SCOTUS Deals Devastating Blow To Violent Ammosexuals


It should be common sense: if you are a violent person who has been arrested for misdemeanor assault on your spouse, you should be stripped of your gun rights. Gun nuts, however, does not agree with this (of course) and they have been fighting the federal government over the law. On Monday, the Supreme Court of the United States (SCOTUS) finally ruled on whether or not people who commit reckless acts of domestic violence should have their Second Amendment rights taken away and it was bad news for the ammosexuals.

The U.S. Supreme Court ruled today in a 6-2 vote that domestic abusers convicted of misdemeanors can be barred from owning weapons.

The majority opinion, written by Justice Elena Kagan, concludes that misdemeanor assault convictions for domestic violence are sufficient to invoke a federal ban on firearms possession.

Two Maine men, Stephen Voisine and William Armstrong, pleaded guilty to misdemeanor domestic violence charges after slapping or shoving their partners and later found out that their gun rights were revoked. Voisine was charged with violating the law prohibiting him from owning guns after police found out about his domestic violence conviction while investigating him for killing a bald eagle. Armstrong was made aware that his gun rights were restricted after police found six guns and a large quantity of ammunition in his home while searching his home for drugs.

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Just so we are clear, these are EXACTLY the types of people we want to keep guns away from. The reason the law was passed to strip domestic abusers of their right to own firearms is because research shows they are more likely to commit domestic crimes with their guns in the future. A person who killed our national bird and a man who was being accused of drug crimes are not exactly “responsible, law-abiding citizens.”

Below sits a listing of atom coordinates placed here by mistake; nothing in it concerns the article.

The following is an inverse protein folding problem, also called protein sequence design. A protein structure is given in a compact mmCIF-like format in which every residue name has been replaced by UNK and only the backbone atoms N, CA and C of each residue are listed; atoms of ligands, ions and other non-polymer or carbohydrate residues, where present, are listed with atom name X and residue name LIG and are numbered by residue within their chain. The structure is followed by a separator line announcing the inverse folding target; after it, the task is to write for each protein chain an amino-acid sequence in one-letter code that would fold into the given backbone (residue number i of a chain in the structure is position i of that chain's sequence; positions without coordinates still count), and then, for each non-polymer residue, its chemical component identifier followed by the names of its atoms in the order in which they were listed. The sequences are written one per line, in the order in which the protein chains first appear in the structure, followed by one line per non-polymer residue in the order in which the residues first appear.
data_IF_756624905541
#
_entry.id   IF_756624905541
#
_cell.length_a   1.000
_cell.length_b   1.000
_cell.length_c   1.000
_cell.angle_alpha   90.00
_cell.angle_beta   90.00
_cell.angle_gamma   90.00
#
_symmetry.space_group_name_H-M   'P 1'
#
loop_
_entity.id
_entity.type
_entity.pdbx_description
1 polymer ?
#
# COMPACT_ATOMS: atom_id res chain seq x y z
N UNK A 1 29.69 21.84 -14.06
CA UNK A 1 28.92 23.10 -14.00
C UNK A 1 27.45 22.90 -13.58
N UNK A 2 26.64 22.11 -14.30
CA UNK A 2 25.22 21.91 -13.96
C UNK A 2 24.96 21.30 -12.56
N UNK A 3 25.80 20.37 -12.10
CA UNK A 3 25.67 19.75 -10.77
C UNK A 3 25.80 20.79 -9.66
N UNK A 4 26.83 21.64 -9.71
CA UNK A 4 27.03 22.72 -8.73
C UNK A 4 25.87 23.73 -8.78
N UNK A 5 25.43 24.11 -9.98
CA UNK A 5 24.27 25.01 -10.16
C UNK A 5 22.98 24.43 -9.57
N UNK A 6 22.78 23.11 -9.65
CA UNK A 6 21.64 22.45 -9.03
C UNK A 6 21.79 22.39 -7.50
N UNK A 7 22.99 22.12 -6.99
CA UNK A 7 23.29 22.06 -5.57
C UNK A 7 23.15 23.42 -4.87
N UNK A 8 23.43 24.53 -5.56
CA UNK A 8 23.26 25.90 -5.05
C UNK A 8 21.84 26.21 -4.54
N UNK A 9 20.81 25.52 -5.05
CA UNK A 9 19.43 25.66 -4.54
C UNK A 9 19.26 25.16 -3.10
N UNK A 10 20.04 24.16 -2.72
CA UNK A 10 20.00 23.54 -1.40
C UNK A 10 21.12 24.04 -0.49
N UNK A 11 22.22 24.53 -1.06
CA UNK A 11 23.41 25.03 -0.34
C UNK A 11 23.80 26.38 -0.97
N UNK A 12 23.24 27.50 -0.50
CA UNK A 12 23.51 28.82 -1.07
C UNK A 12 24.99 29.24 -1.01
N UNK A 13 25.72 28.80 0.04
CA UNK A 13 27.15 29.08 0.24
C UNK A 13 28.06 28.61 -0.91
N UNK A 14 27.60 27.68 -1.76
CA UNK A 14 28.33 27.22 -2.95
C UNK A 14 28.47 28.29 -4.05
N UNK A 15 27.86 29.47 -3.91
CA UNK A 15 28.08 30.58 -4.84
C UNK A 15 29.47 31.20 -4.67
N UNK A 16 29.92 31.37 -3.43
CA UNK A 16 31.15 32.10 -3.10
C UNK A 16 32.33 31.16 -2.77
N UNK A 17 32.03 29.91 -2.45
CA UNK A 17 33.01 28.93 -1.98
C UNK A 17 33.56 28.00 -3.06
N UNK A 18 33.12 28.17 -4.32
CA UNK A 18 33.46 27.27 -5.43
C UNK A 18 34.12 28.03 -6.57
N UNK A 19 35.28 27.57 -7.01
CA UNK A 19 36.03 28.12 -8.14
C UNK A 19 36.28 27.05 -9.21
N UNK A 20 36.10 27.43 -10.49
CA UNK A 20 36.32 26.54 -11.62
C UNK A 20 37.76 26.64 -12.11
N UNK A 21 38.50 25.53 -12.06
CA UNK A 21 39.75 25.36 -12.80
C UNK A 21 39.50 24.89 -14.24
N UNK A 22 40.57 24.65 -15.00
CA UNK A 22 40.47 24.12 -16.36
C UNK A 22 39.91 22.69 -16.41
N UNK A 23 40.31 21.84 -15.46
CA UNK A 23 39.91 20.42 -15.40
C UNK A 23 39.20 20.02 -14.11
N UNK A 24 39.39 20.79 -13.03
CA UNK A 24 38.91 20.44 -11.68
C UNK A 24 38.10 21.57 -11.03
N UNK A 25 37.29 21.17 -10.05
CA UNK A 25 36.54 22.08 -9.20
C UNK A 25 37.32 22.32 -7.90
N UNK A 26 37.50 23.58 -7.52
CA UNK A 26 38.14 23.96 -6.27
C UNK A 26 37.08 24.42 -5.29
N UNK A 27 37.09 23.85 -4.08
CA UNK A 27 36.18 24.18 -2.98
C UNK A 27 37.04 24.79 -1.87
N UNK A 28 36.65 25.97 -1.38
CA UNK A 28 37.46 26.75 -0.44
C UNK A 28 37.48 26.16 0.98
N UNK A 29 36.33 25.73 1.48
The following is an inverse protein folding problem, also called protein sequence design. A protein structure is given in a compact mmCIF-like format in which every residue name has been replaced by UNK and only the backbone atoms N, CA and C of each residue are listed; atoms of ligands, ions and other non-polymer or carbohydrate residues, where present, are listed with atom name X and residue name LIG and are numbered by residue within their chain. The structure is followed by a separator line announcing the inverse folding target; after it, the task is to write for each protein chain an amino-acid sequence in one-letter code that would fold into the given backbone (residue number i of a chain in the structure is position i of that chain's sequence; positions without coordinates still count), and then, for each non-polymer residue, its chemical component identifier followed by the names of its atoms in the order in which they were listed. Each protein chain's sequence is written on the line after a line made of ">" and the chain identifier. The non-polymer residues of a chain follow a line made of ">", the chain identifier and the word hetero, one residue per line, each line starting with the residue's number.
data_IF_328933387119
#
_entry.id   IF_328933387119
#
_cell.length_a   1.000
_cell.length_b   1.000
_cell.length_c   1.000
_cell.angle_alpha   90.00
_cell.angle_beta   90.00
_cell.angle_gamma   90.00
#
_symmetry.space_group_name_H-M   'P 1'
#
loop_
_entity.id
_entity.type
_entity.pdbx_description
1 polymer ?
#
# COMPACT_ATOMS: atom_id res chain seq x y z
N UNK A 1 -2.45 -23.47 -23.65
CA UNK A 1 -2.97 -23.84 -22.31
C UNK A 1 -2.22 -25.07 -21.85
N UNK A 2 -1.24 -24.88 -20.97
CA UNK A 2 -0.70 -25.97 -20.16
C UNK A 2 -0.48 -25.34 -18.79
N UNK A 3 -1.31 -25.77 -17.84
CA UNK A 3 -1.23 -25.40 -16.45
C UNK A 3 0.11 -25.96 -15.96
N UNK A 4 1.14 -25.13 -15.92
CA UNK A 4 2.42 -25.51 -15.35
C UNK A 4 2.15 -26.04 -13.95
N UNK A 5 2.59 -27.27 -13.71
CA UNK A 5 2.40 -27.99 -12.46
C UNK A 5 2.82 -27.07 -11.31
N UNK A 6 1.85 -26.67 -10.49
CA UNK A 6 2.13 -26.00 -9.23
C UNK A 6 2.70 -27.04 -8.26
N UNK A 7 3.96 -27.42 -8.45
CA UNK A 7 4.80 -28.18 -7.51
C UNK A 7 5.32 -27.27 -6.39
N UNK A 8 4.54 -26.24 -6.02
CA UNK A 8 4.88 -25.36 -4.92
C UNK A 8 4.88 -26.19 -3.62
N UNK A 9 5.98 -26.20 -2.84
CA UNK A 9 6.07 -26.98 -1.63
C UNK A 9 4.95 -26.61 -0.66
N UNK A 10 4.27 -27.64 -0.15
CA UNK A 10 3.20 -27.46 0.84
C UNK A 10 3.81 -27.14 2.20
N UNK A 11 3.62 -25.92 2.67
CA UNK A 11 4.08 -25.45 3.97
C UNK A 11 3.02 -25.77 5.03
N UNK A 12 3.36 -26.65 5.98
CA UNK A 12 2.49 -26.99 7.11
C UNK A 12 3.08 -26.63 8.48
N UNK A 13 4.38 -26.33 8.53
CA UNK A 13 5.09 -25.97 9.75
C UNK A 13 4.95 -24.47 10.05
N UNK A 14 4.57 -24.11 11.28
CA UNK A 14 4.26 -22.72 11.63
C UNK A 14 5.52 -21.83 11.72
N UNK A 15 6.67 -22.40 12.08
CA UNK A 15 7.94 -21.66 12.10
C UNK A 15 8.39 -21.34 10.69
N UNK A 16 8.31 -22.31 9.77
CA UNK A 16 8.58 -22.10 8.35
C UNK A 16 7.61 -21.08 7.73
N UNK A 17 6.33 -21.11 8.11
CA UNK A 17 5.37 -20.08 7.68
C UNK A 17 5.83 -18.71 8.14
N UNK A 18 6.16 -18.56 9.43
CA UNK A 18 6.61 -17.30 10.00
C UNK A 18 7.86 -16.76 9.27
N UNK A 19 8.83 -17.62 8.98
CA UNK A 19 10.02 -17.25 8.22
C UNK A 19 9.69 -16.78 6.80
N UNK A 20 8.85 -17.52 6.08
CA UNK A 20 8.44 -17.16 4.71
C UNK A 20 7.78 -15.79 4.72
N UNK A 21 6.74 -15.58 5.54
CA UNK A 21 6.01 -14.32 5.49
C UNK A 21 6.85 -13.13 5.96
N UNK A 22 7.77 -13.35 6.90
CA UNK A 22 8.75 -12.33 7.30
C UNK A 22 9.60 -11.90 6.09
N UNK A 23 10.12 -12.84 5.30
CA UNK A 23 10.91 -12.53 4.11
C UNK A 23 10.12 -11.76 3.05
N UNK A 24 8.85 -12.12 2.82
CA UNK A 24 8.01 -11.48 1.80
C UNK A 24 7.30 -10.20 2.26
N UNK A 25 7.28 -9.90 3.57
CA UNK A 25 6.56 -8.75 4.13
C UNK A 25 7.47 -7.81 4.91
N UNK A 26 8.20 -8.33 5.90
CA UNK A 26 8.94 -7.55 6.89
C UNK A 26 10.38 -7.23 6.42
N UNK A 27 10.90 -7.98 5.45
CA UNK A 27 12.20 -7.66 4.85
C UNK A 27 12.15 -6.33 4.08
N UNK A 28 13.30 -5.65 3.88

However, the men argued that they should be allowed to own firearms because they were both convicted of “reckless assault” not intentional assault. Their appeals were struck down by the 1st U.S. Circuit Court of Appeals, so the plaintiffs appealed to the SCOTUS. In the majority opinion of Voisine v. United States, Justice Elena Kagan explained that their rights were revoked because they knew there was substantial risk of bodily harm when they committed their crimes:

Acts undertaken with awareness of their substantial risk of causing injury…The harm such conduct causes is the result of a deliberate decision to endanger another—no more an “accident” than if the “substantial risk” were “practically certain…

In sum, Congress’s definition of a “misdemeanor crime of violence” contains no exclusion for convictions based on reckless behavior. A person who assaults another recklessly “use[s]” force, no less than one who carries out that same action knowingly or intentionally.

In other words, when they assaulted their partners, they did it knowing that they could harm them. The word “reckless” in the Maine law makes no difference because at the end of the day, they knew what they were doing and that’s why they pleaded guilty.

Once again the SCOTUS has ruled that there is no absolute right to own firearms. This is where that whole “well-regulated” part of the Second Amendment comes into play; the part of the amendment that gun nuts seem to think does not exist. I’m sure we will see much outrage over the next few days from violent ammosexuals and the right-wingers who believe that even violent criminals should be allowed to assault their spouses with their guns in peace.


Featured image via Allison Shelley/Getty Images

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